Lemon balm oil is a very easy way to obtain the benefits of lemon balm and can be made at home without any complicated equipment. It is a very popular medicinal preparation and a useful addition to any herbal cabinet.
Lemon balm oil is often confused with lemon balm essential oil, but they are definitely not the same. While lemon balm essential oil is obtained through a long process of steam distillation that concentrates all of plant's constituents, lemon balm oil is usually made by macerating or softly heating the crushed leaves and stems in a carrier oil in order to extract their properties.
How to Make Lemon Balm Oil
To make lemon balm oil, you can use fresh or dried lemon balm leaves. The most popular methods of making lemon balm oil are maceration and heating. However, the first method can be followed by the latter.
Maceration or Soaking Method
This method takes some time and patience, but the results will be rewarding. To soak or macerate lemon balm, you will need:
- Fresh or dried lemon balm leaves (flower stalks can be included). If using fresh lemon balm, be sure the leaves don't have any traces of moisture, since even a small amount of water could attract mold and spoil the preparation.
- Many carrier oils can be used, such as olive oil, almond oil, and jojoba oil. Even a neutral oil like canola can be used, although many herbalists prefer organic oils.
- A blender or food processor
- A clean, dry jar in which to pour the infused oil
Step by step process:
- In the blender or food processor, add the lemon balm leaves and cover them completely with the oil. Blend until you obtain a grainy, pesto-like texture. This will allow for better absorption of lemon balm's active compounds in the carrier oil.
- Transfer the mixture to a clean, dry glass jar. The herbs must be covered by one or two inches (2.5 - 5 cm) of oil. Add more oil if needed.
- Seal the top of the jar and place it in a fresh, dry, dark cabinet.
- After a minimum of four weeks, take out the jar and strain the oil using a muslin cloth or a very tight weave of cheesecloth. Wring it out well with clean, dry hands to be sure you get the last drop of oil with all of lemon balm's medicinal properties. Put it back into a clean, dry jar, and your lemon balm oil will be ready to use. This oil can also be used to prepare lemon balm cream.
After blending the lemon balm leaves with the carrier oil as described before:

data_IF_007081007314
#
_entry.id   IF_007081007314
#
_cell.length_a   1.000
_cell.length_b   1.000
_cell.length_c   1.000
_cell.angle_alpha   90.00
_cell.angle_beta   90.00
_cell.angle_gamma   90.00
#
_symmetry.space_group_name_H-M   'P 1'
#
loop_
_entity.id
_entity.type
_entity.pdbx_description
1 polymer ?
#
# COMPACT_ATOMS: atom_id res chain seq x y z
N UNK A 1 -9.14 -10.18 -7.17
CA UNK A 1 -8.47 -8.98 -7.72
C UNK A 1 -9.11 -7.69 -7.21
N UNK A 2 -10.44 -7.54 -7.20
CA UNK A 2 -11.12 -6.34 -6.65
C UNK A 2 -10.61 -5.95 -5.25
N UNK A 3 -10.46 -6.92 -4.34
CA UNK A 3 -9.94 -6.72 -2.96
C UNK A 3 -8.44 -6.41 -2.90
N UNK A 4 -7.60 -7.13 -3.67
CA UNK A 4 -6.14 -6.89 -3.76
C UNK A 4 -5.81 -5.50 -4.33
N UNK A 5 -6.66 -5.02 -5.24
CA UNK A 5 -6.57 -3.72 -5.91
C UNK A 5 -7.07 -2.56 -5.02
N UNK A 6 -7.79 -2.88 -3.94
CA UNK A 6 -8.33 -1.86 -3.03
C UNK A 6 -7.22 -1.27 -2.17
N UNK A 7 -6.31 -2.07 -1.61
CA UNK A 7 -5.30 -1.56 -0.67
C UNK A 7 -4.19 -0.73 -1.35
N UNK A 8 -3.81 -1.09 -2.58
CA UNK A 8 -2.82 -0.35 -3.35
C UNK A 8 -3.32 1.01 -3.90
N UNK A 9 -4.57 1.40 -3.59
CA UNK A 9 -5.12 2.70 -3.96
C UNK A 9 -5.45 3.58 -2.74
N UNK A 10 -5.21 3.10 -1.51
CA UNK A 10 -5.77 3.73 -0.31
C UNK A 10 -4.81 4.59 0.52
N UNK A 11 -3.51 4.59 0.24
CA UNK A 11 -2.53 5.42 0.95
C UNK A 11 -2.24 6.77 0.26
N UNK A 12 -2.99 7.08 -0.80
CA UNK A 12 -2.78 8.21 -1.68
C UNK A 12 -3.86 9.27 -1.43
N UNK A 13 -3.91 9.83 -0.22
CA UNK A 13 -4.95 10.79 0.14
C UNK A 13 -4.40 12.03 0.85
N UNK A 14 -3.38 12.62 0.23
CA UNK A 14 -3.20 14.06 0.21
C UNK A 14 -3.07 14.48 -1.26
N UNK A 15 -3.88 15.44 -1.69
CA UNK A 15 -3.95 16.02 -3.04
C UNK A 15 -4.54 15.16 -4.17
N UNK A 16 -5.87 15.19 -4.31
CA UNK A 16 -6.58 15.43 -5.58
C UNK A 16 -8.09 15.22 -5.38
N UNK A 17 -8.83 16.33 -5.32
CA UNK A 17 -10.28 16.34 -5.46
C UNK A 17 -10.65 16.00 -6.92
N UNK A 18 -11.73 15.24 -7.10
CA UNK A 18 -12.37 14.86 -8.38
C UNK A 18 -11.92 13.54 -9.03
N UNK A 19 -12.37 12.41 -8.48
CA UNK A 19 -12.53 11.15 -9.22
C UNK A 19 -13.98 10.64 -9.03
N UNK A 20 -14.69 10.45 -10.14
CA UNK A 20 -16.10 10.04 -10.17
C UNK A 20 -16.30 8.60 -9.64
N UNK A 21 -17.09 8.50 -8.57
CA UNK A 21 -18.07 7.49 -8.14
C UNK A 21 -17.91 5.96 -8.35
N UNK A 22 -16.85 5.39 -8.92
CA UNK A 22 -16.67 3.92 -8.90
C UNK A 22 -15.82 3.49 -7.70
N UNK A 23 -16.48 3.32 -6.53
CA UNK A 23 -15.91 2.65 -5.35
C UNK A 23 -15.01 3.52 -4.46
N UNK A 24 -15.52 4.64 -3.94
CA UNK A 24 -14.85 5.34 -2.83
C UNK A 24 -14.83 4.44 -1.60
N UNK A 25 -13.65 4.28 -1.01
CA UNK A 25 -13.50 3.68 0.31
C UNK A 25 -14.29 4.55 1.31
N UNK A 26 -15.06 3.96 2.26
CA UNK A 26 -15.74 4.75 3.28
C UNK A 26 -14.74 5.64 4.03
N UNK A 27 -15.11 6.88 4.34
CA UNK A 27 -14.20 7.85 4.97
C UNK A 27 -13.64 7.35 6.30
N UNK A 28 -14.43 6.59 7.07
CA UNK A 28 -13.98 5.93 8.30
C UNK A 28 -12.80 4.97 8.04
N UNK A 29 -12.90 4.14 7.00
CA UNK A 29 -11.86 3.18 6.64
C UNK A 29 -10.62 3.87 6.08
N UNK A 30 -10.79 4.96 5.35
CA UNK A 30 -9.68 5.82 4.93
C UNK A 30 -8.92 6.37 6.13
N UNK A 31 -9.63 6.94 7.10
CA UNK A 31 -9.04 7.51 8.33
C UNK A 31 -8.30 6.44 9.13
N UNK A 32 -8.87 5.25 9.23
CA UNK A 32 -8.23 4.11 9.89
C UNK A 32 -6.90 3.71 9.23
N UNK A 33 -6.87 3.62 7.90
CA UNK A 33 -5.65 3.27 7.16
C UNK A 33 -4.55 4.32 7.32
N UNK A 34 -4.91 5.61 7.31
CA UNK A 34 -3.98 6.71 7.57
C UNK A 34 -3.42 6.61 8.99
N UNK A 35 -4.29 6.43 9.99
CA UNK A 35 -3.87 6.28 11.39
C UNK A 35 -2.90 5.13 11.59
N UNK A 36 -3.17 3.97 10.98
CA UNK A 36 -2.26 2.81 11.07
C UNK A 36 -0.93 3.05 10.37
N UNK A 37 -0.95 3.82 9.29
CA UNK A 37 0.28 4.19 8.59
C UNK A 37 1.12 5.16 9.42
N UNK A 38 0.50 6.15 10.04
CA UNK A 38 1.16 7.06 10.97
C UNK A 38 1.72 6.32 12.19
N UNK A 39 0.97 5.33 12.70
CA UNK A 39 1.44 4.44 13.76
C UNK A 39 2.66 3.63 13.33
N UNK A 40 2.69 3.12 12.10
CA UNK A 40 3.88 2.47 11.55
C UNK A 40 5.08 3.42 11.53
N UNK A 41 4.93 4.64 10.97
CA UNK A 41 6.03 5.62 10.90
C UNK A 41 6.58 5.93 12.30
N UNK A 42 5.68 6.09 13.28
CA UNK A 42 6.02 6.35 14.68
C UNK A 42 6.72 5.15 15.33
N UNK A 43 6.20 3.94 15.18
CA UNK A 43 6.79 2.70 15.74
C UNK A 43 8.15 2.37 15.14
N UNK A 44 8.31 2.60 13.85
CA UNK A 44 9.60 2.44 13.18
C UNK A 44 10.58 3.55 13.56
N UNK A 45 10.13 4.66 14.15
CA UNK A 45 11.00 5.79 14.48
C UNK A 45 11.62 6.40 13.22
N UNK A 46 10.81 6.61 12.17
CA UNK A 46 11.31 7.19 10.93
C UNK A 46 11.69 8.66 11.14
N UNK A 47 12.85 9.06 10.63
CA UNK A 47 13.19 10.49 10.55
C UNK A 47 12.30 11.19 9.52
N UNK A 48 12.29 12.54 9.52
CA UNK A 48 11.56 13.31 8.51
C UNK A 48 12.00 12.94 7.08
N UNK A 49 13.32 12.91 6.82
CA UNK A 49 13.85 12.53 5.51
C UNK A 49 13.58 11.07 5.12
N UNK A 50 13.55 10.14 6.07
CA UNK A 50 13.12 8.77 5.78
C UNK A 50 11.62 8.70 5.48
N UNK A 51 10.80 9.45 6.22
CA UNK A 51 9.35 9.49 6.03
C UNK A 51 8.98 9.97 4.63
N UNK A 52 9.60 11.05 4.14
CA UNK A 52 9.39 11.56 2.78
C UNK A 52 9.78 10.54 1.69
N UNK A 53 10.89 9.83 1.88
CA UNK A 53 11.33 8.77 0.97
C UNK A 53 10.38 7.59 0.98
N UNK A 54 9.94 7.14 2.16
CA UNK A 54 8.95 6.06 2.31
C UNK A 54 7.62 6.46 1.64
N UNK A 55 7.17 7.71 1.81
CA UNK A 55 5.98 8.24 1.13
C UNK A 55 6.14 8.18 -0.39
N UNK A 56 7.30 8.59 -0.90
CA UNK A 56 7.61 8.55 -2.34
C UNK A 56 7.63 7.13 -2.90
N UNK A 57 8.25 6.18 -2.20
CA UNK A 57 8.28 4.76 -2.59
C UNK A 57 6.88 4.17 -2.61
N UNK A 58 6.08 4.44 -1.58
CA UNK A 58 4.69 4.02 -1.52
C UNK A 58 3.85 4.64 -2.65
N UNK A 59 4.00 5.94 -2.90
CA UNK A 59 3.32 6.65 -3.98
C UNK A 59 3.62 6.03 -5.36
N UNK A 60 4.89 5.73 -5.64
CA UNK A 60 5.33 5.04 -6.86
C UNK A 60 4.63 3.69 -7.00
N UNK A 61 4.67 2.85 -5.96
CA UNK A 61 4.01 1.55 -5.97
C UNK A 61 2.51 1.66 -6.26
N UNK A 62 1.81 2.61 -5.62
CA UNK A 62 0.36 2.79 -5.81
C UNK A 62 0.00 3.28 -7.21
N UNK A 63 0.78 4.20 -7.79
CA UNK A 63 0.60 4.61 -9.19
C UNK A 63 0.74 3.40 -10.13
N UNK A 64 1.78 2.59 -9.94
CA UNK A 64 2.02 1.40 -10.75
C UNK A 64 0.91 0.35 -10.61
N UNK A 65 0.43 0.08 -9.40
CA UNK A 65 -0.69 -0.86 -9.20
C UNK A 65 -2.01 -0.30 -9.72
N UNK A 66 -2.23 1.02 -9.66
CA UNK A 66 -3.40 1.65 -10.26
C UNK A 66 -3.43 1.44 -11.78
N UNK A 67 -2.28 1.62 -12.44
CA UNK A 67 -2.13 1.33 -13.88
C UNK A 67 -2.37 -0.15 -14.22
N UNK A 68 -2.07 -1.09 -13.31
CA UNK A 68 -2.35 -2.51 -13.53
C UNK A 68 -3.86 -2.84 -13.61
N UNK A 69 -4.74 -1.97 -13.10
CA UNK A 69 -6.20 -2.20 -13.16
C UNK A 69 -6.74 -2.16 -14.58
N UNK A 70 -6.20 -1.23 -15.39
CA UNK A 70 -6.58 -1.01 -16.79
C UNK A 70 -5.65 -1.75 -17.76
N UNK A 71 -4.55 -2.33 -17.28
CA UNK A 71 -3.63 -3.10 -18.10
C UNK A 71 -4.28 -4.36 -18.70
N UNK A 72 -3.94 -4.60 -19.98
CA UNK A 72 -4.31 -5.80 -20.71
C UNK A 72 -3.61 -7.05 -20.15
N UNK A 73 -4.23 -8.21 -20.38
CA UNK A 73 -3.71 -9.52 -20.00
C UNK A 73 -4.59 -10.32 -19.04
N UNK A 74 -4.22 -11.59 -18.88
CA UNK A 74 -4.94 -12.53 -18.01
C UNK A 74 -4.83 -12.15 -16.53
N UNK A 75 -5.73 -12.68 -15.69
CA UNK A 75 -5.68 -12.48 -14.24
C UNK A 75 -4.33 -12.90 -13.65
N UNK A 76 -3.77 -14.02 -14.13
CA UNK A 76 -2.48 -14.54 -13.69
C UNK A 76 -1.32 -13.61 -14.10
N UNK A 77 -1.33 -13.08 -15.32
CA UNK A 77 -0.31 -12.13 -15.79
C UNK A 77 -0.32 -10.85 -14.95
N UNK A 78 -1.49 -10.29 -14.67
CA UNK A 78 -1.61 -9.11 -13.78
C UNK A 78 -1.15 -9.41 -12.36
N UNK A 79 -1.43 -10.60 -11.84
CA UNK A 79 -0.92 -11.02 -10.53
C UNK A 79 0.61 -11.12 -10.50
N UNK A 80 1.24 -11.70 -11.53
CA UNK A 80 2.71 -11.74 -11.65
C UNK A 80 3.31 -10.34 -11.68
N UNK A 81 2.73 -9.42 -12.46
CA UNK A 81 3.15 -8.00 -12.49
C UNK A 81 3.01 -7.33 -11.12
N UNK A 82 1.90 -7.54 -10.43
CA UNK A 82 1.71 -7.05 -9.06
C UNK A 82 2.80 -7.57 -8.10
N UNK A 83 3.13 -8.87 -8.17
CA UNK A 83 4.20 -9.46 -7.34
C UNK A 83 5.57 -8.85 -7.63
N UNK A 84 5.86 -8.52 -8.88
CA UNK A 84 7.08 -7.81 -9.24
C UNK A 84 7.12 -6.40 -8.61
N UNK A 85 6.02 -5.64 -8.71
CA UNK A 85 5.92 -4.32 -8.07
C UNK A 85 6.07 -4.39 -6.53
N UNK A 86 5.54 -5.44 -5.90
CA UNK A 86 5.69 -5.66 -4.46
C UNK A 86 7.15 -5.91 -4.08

- Place the mixture of oil and herbs in a bowl and nest it in a saucepan half filled with water that is already over minimum heat. The bowl should fit tightly in the saucepan, but it shouldn't touch the water. This is called a double boiler.
- Let it simmer at minimum heat for four to eight hours. Use a kitchen thermometer to be sure the oil is always under 110F (43C) and the water doesn't evaporate completely. Don't leave the preparation unattended.
- When the time is right, remove the infused lemon balm oil from the heat and let it cool a bit at room temperature. Strain it while still warm and store it as indicated above.
Both the maceration and heat methods can be used combining lemon balm leaves with other herbs with similar or complementary properties, such as chamomile and Oregon grape, in order potentiate the healing power of the infused oil. Lemon balm oil can last two to three years when refrigerated.
Benefits of Lemon Balm Oil
The antiviral, astringent, analgesic, and antispasmodic properties of lemon balm oil are mostly used for the topical treatment of herpes simplex virus (HSV), both oral and genital.
Like other herbal infused oils, lemon balm oil helps to hold in moisture and heat, and although the use of lemon balm for herpes is the most common, its astringent and antibacterial qualities have skin care applications, not only as a lip balm, but also as a facial cleanser and moisturizer.
Lemon balm oil is extremely easy to make at home, and it is a must-have in any herbal cabinet, not only for its effective antiviral properties, but also for its cosmetic applications and practical uses.
- National Association for Holistic Aromatherapy, Aromatherapy Journal, Herbal Infused Oils and Salves, 2013
- The Environmental Working Group, MELISSA OFFICINALIS (LEMON BALM) OIL